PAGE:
Thu, 14 Jan 2021
There’s an inner investigator in all of us – Karen Stephens, Secretary of the Police Federation’s National Detectives’ Forum (PFNDF) reflects on a role that’s tough but rewarding.
“When I joined the police in 1991, I was told then that ‘the job’ was not like it used to be – but I can honestly say that the job itself hasn’t changed, it’s everything around us that has. We all have our tales to tell and I can reminisce with the best of them, but the general premise of what we do is still the same – we catch bad people, hopefully lock them away and help people who can’t help themselves.
“Yes, I know you can do this in most policing roles, however, if you’re fed up going to a job and not seeing it through to the end, or not being able to deal with those ‘decent’ prisoners you bring in, then maybe you should consider becoming a detective.
“Detectives have been in crisis for far too long; officer numbers and morale are still at an all-time low. But whilst my PFNDF colleagues and I continue to lobby for change, it’s not all doom and gloom. There are some incredible individuals and teams working their socks off, achieving great things, tracking down villains and securing justice. Yes, I’ve seen friends and colleagues break under the strain and horror of the most depraved crimes, but not one of them would change a thing if they could start their career over.
“When you join the police, the training you’re given enables you to become an investigator. That applies to everyone. I know many believe that, because they’re not in detective roles, they don’t consider themselves to be investigators. Not true! As soon as you turn up to a scene you begin an investigation. I’m not teaching you to suck eggs, I just think it’s worth reiterating.
“If you’re happy to do the initial investigation and move on to the next job, then great – we’re all different and that’s what makes the service what it is. However, if you want to get into the detail, see investigations through to the end, then please consider becoming a detective. In my opinion, it’ll be the best thing you can do. Yes, you must study and sit an exam, but if you have an enquiring mind, this is the job for you, and you will thrive at it.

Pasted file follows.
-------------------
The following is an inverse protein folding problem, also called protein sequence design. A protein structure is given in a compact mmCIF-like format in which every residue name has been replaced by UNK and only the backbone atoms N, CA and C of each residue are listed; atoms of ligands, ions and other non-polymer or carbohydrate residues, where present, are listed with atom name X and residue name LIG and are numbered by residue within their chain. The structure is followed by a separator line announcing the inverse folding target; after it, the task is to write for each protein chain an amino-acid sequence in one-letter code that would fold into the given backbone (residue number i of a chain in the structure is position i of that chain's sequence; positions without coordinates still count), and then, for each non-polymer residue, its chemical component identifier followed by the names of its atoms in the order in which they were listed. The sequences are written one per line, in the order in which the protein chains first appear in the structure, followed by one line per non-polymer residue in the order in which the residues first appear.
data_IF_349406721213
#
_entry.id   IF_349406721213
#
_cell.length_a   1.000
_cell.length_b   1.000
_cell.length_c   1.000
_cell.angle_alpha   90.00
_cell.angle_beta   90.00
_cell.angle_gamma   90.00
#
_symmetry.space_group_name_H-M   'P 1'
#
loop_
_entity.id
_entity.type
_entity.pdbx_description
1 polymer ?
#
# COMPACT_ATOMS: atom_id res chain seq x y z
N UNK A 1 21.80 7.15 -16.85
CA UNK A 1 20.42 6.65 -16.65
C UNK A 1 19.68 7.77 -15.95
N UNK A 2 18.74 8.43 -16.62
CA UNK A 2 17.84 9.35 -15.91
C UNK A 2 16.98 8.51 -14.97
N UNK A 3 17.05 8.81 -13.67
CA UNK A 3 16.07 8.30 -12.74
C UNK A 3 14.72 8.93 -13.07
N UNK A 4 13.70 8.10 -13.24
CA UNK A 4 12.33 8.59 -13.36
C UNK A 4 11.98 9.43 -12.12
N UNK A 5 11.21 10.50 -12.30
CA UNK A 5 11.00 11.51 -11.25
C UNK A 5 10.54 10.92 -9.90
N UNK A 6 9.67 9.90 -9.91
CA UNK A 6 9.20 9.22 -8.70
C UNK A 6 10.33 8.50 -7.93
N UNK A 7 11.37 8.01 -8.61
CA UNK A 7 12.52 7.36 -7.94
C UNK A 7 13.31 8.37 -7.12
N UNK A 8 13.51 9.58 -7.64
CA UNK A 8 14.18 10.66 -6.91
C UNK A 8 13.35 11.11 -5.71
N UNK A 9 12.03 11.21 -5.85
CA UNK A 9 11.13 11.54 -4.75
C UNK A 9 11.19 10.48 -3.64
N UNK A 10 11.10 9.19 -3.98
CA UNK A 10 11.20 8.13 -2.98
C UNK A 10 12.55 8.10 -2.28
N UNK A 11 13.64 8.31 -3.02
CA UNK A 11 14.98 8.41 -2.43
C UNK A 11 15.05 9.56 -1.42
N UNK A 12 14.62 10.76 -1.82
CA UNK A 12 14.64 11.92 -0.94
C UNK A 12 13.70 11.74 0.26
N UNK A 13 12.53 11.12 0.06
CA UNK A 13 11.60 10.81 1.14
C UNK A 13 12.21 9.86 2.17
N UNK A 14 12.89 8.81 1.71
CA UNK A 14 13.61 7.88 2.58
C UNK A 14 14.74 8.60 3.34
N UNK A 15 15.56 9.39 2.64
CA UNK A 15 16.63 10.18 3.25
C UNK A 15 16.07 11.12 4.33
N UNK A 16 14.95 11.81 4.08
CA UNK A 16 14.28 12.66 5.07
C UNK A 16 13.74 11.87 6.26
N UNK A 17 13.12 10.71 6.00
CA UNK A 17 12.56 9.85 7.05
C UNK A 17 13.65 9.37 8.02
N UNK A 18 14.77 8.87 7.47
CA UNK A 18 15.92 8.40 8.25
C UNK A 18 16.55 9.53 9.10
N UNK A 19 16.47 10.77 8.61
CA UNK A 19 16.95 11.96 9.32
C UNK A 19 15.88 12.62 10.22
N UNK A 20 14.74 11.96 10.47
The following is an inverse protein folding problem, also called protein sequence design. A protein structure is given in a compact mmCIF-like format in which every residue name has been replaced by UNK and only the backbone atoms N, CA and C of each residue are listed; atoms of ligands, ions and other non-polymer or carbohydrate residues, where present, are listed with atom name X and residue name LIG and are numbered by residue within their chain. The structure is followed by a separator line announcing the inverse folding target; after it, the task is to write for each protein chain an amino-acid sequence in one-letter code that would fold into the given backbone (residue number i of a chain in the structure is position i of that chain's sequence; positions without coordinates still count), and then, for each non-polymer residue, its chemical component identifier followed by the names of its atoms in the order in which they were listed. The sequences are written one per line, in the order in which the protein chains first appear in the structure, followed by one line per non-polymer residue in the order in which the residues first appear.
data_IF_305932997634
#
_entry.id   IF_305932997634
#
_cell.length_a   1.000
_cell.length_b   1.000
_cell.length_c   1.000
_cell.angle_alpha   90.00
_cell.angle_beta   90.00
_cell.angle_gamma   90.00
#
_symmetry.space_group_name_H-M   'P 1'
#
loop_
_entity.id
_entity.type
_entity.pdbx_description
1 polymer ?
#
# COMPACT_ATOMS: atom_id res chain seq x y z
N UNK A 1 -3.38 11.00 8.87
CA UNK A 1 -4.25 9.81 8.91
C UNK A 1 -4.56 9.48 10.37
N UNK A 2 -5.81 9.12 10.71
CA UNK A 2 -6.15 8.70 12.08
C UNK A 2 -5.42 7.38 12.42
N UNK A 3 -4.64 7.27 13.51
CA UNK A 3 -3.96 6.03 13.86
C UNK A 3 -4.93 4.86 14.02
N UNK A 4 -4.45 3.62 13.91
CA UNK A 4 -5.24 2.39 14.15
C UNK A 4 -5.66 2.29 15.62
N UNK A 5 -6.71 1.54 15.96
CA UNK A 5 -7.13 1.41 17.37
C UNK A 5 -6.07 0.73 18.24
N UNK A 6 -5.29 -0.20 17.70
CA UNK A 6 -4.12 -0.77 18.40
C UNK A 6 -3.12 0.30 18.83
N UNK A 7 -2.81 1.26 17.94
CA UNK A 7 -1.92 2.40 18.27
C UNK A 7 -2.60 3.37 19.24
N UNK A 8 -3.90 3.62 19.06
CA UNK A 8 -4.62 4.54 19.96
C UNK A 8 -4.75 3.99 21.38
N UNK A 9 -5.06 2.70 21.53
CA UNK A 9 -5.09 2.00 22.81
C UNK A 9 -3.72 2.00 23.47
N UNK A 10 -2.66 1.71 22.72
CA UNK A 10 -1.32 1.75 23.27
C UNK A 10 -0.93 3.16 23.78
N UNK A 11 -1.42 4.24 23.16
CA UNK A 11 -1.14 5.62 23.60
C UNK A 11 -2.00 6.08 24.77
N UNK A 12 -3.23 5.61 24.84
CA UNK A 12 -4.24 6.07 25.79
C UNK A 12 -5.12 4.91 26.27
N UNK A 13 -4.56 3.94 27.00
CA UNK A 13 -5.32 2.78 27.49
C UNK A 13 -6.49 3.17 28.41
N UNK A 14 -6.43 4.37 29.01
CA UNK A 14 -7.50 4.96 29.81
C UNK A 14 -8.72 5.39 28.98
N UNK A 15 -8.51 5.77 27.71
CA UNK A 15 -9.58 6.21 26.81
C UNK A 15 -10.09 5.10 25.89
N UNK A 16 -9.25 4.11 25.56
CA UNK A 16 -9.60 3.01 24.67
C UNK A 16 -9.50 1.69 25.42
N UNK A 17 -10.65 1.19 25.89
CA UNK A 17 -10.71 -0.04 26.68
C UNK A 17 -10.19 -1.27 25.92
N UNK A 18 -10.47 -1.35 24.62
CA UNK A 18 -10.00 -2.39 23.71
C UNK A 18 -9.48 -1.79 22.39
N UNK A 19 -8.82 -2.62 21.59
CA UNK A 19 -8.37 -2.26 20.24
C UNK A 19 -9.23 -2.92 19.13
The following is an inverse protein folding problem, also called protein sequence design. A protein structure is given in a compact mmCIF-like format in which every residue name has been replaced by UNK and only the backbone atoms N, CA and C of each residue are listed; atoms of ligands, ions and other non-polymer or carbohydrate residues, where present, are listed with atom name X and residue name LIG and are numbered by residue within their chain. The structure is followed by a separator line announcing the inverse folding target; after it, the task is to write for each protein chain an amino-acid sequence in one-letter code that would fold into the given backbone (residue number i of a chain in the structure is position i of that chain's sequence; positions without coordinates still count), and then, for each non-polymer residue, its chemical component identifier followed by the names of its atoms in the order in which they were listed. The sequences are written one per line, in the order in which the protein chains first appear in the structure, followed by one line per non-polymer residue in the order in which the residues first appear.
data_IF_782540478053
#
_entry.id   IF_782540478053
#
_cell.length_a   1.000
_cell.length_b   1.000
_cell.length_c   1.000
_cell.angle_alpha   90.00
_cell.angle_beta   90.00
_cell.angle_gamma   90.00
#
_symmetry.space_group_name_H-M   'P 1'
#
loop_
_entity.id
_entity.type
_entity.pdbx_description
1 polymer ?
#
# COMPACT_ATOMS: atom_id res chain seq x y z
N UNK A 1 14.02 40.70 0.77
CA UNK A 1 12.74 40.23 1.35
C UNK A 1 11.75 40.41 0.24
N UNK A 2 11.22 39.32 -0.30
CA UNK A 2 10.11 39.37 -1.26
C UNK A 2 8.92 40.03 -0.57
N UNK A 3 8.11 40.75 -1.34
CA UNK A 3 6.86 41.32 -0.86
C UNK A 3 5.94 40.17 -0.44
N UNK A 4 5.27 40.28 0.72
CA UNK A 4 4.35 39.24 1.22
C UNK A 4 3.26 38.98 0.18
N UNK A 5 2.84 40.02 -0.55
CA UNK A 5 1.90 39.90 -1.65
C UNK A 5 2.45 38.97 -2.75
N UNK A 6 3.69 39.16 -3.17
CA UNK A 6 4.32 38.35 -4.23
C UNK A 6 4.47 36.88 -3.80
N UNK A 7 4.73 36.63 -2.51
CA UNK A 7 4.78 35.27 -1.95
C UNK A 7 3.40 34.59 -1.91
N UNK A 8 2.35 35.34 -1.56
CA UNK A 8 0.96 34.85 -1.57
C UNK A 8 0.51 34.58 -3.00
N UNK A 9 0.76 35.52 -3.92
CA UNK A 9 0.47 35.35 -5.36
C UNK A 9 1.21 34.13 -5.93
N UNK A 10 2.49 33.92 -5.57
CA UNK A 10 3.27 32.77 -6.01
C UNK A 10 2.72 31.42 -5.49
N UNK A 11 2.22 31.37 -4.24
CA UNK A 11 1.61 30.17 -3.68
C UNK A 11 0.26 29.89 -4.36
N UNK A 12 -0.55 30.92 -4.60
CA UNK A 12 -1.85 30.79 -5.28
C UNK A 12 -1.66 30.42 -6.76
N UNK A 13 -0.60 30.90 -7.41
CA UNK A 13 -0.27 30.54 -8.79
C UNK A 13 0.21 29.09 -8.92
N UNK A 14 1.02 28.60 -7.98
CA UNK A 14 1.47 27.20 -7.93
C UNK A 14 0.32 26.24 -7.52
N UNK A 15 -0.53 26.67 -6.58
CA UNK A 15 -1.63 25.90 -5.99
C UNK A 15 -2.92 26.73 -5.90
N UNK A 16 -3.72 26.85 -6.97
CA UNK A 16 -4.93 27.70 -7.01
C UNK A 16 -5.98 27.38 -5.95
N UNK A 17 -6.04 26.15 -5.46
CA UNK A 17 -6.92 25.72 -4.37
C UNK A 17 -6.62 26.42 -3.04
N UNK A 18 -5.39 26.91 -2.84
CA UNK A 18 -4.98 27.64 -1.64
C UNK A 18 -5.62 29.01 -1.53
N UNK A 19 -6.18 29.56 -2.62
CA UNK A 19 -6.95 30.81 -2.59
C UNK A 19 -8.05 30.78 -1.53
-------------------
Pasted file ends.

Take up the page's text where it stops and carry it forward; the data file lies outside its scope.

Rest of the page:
“The courses you go on from witness and suspect interviewing to disclosure will give you skills for life, transferrable to any role. And you do them so often it will be impossible to forget. Having previously worked in a unit for four years where we didn’t interview suspects very often, I then went back into the main office, concerned I’d have forgotten how to, but I didn’t, it was second nature. Granted, some of the forms had changed, but it felt like I’d never been away.
“Like many roles within policing, the job can hugely impact your wellbeing, both physically and mentally. Detectives come face-to-face with some harrowing scenes, which is why it’s so important that colleagues recognise the signs when things are getting too much and that the right support is in place from a welfare perspective.
“I’m currently working with the National Police Chiefs’ Council (NPCC) and College of Policing (CoP) to develop a preventative toolkit to assist with treating officers who have unfortunately become unwell due to the job. Tools like this will be vital in keeping the officers we have fit and hopefully attract new recruits to what is ultimately one of the most rewarding careers out there.”
Secretary of the Police Federation’s National Detectives’ Forum
Read more on the Detectives in Crisis campaign.
PFNDF will be signposting to sources of support throughout the month so keep an eye on our social media pages and join the conversation by following #DetectivesInCrisis and #PoliceWelfare.
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